During the initial serialization of the novel, the term "cliff-hanger" was coined, referring to one of the more exciting events that occurs on the precipice of the 'Cliff without a Name.
While the personal terror described by Hardy is palpable, as a geologist myself I just had to marvel as I read the following-- "By one of those familiar conjunctions of things wherewith the inanimate world baits the mind of man when he pauses in moments of suspense, opposite Knight's eyes was an imbedded fossil, standing forth in low relief from the rock.
It was a creature with eyes. The eyes, dead and turned to stone, were even now regarding him. It was one of the early crustaceans called Trilobites. Separated by millions of years in their lives, Knight and this underling seemed to have met in their death.
A Pair of Blue Eyes
It was the single instance within reach of his vision of anything that had ever been alive and had had a body to save, as he himself had now. There is no place like a cleft landscape for bringing home such imaginings as these. Typical of Hardy's fiction, Fate and Chance play a prominent role in this novel too. As for me; well, I am taking Far From the Madding Crowd off of the shelf now for a re-read over the next few days.
It is time to spend some more time with 'Gabriel Oak' and 'Bathsheba Everdene. View 2 comments. Jun 26, Sara rated it it was amazing Shelves: classics , aty-challenge , literary-fiction , 19th-century-literature , romance , victorian. What a tangled web we weave, when first we practice to deceive. Her first is a young impressionable boy himself and her second a more worldly, but dare I say no more emotionally developed, man of letters.
At a number of junctions in the novel, Elfride might save herself a bad experience by being honest, but she elects to withhold the truth, for easily understandable reasons, and it is her undoing. Li What a tangled web we weave, when first we practice to deceive. Like Tess, she is doomed to heartbreak by the unreasonable expectations of men and the societal pressures put upon women.
Review: A Pair of Blue Eyes by Thomas Hardy – She Reads Novels
Hardy never fails to surprise me with his understanding of the female characters he paints. They are full-bodied and thoughtful, and they breathe life. His men are so often cruel in exacting standards that a saint would be hard to live up to and that beg for the rules to be bent, if not broken. All the elements of such a development were there, the chief one being hopelessness--a necessary ingredient always to perfect the mixture of feelings united under the name of loving to distraction. I found here the same elements that have always made me such a avid fan of Thomas Hardy.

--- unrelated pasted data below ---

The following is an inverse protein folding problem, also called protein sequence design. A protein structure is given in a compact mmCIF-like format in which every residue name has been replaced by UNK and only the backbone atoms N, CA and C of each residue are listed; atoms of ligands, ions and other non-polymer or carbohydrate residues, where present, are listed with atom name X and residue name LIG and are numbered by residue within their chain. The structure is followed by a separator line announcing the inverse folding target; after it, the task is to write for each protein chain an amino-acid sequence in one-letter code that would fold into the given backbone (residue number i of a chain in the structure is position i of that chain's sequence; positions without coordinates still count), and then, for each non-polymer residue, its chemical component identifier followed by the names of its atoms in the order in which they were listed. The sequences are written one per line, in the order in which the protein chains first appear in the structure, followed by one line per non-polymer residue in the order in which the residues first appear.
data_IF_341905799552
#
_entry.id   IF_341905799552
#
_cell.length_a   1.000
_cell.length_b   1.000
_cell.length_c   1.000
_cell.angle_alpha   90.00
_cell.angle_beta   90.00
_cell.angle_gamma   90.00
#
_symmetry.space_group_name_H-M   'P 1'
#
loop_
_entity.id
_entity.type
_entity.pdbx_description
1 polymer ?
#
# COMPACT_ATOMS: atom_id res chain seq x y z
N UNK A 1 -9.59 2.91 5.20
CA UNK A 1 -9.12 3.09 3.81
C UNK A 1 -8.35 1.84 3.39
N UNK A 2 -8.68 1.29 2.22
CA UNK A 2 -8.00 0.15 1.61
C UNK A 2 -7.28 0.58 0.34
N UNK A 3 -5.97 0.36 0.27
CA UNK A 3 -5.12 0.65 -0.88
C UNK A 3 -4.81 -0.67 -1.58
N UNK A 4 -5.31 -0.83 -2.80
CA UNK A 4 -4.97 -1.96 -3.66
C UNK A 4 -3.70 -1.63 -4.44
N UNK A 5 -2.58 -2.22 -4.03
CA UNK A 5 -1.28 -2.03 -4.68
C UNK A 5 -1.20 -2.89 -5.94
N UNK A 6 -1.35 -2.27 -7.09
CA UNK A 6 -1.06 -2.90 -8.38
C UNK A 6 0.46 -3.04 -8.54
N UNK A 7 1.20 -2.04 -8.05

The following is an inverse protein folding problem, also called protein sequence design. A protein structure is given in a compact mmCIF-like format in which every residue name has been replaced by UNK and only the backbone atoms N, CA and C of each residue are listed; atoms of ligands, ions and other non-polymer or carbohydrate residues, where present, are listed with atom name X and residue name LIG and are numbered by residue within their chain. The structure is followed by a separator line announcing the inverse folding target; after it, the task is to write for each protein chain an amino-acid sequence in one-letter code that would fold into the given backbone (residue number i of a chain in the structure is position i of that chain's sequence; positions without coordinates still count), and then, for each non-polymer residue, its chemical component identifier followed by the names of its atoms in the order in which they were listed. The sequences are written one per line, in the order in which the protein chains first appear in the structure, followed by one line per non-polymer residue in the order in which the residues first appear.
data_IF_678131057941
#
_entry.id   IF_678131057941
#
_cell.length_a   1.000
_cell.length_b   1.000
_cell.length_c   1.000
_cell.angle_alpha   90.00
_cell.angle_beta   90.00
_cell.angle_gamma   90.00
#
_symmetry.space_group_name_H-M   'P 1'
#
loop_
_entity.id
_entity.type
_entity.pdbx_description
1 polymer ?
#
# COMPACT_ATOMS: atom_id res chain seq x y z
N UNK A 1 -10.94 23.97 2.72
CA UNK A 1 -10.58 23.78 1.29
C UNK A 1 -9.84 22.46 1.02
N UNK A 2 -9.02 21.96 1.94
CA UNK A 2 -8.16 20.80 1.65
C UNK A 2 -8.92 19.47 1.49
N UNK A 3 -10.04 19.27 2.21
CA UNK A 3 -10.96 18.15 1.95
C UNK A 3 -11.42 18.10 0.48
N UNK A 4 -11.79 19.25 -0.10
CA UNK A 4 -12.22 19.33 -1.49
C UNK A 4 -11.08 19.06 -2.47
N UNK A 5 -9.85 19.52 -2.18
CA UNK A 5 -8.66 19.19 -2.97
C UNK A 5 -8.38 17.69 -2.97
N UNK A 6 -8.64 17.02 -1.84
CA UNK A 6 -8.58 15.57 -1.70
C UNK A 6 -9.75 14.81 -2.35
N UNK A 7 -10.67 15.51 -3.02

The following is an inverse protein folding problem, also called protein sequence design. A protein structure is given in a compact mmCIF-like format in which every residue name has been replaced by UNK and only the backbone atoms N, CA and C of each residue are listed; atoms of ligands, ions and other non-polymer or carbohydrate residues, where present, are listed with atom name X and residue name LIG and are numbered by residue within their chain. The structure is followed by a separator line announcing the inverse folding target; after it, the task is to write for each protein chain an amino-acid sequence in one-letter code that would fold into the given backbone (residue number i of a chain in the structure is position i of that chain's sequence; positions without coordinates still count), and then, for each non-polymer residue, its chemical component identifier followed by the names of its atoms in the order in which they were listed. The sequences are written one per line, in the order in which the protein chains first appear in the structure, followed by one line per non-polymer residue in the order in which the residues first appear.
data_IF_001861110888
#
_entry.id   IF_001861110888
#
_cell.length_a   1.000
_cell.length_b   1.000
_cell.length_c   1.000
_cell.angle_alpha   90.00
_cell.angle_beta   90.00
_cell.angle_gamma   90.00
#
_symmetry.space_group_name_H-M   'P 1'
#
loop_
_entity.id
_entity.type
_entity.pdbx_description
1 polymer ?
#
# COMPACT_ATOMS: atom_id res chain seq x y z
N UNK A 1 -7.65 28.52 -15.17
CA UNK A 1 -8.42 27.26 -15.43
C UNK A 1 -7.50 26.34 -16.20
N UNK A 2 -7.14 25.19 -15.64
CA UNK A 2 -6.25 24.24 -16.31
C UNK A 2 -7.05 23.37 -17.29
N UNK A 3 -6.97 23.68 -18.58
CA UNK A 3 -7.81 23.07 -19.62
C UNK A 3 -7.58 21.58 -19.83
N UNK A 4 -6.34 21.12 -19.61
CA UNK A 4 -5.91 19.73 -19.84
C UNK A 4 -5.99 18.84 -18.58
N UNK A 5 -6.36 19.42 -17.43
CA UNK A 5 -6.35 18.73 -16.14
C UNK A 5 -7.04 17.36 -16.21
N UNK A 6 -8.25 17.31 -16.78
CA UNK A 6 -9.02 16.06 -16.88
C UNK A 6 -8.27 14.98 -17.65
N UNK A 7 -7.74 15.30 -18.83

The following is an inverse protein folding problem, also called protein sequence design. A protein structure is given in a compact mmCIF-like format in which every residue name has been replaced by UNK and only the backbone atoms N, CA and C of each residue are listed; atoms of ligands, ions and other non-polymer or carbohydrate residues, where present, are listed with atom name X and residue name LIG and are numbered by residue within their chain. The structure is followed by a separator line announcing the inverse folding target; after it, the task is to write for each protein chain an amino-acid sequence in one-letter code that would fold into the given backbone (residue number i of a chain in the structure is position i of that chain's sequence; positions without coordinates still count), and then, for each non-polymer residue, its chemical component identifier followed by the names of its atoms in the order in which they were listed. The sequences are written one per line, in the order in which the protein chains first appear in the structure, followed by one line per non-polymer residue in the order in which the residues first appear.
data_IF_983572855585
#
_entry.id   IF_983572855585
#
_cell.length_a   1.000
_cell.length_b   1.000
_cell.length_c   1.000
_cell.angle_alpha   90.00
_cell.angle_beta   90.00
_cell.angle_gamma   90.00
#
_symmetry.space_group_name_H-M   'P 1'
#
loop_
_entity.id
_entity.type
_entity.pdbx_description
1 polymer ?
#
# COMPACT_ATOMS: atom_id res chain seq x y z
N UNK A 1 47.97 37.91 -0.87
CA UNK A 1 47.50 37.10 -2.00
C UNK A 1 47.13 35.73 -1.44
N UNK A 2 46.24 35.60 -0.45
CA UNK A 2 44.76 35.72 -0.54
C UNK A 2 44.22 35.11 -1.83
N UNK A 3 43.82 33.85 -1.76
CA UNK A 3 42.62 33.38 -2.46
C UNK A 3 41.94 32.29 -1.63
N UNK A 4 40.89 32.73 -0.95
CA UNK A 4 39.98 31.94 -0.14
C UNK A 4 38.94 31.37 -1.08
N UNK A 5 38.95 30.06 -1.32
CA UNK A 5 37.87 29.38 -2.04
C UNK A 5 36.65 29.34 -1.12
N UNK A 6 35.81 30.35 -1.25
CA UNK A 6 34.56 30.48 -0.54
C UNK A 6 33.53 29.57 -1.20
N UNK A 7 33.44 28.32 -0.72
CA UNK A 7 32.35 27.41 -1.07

When first produced in its serial form, it ended on a scene in which a major character is literally hanging from the side of a cliff by fingernails, and readers had to wait for the next installment to discover the fate ahead. A lovely read for any fan of Thomas Hardy, which can rank alongside many of his other works for both plot, interesting characters and style. It seems to be less known, but I have no idea why, since it delivered for me on all levels.
View all 10 comments. Yet another story of love and life by Hardy, he advocates for women and understands them in ways i don't know how but he does, and he is a wizard with words and he knows the sunset and the moonlight and everything in between as passionately as humanly possible. A tremendous read.
View 1 comment. Oct 18, Leslie rated it really liked it Shelves: england , classics. Curse you Thomas Hardy!
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Curse you for tearing my heart out and making me cry like a dummie over fictional characters. I thought I was so smart and knew what was going to happen and you ripped the rug out from under me. You left me without my happy ending. Curse you! And the saddest thing is that I am no newcomer to Hardy. I've read your work before. As I cracked this one open I thought of my teenage favorite, Return of the Native. I should have thought of Tess! Yeah, you heard me.